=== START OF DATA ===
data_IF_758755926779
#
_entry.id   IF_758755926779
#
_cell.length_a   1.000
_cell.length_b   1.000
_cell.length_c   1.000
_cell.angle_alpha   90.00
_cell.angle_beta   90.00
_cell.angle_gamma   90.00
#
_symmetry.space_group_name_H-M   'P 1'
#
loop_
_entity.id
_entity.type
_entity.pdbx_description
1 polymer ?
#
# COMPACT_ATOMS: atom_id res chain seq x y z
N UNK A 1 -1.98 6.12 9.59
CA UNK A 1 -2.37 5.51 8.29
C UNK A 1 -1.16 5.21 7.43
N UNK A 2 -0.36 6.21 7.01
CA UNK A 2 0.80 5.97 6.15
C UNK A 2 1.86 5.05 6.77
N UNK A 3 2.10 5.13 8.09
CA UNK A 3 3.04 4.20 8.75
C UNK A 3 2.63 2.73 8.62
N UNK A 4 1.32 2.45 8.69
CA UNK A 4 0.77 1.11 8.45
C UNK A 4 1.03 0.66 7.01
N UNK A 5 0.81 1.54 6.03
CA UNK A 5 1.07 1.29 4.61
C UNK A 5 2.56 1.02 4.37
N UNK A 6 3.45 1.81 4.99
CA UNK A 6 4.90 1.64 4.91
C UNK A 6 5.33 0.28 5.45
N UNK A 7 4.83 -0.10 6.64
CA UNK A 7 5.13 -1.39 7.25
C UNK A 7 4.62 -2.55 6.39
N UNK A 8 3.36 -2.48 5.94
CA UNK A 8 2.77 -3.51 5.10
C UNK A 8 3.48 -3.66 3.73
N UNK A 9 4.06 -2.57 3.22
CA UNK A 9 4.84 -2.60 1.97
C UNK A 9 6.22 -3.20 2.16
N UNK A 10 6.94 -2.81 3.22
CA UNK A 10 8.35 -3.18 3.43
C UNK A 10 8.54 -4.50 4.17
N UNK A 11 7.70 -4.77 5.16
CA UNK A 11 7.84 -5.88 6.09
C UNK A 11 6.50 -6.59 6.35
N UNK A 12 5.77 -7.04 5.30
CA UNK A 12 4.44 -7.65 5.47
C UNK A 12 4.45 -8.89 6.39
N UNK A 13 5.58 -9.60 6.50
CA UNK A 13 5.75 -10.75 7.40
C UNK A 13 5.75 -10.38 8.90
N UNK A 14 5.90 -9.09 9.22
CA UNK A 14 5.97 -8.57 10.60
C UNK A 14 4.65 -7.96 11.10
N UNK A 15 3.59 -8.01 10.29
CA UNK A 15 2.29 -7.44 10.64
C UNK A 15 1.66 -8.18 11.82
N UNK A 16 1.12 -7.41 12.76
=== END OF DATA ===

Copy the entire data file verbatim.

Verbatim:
data_IF_758755926779
#
_entry.id   IF_758755926779
#
_cell.length_a   1.000
_cell.length_b   1.000
_cell.length_c   1.000
_cell.angle_alpha   90.00
_cell.angle_beta   90.00
_cell.angle_gamma   90.00
#
_symmetry.space_group_name_H-M   'P 1'
#
loop_
_entity.id
_entity.type
_entity.pdbx_description
1 polymer ?
#
# COMPACT_ATOMS: atom_id res chain seq x y z
N UNK A 1 -1.98 6.12 9.59
CA UNK A 1 -2.37 5.51 8.29
C UNK A 1 -1.16 5.21 7.43
N UNK A 2 -0.36 6.21 7.01
CA UNK A 2 0.80 5.97 6.15
C UNK A 2 1.86 5.05 6.77
N UNK A 3 2.10 5.13 8.09
CA UNK A 3 3.04 4.20 8.75
C UNK A 3 2.63 2.73 8.62
N UNK A 4 1.32 2.45 8.69
CA UNK A 4 0.77 1.11 8.45
C UNK A 4 1.03 0.66 7.01
N UNK A 5 0.81 1.54 6.03
CA UNK A 5 1.07 1.29 4.61
C UNK A 5 2.56 1.02 4.37
N UNK A 6 3.45 1.81 4.99
CA UNK A 6 4.90 1.64 4.91
C UNK A 6 5.33 0.28 5.45
N UNK A 7 4.83 -0.10 6.64
CA UNK A 7 5.13 -1.39 7.25
C UNK A 7 4.62 -2.55 6.39
N UNK A 8 3.36 -2.48 5.94
CA UNK A 8 2.77 -3.51 5.10
C UNK A 8 3.48 -3.66 3.73
N UNK A 9 4.06 -2.57 3.22
CA UNK A 9 4.84 -2.60 1.97
C UNK A 9 6.22 -3.20 2.16
N UNK A 10 6.94 -2.81 3.22
CA UNK A 10 8.35 -3.18 3.43
C UNK A 10 8.54 -4.50 4.17
N UNK A 11 7.70 -4.77 5.16
CA UNK A 11 7.84 -5.88 6.09
C UNK A 11 6.50 -6.59 6.35
N UNK A 12 5.77 -7.04 5.30
CA UNK A 12 4.44 -7.65 5.47
C UNK A 12 4.45 -8.89 6.39
N UNK A 13 5.58 -9.60 6.50
CA UNK A 13 5.75 -10.75 7.40
C UNK A 13 5.75 -10.38 8.90
N UNK A 14 5.90 -9.09 9.22
CA UNK A 14 5.97 -8.57 10.60
C UNK A 14 4.65 -7.96 11.10
N UNK A 15 3.59 -8.01 10.29
CA UNK A 15 2.29 -7.44 10.64
C UNK A 15 1.66 -8.18 11.82
N UNK A 16 1.12 -7.41 12.76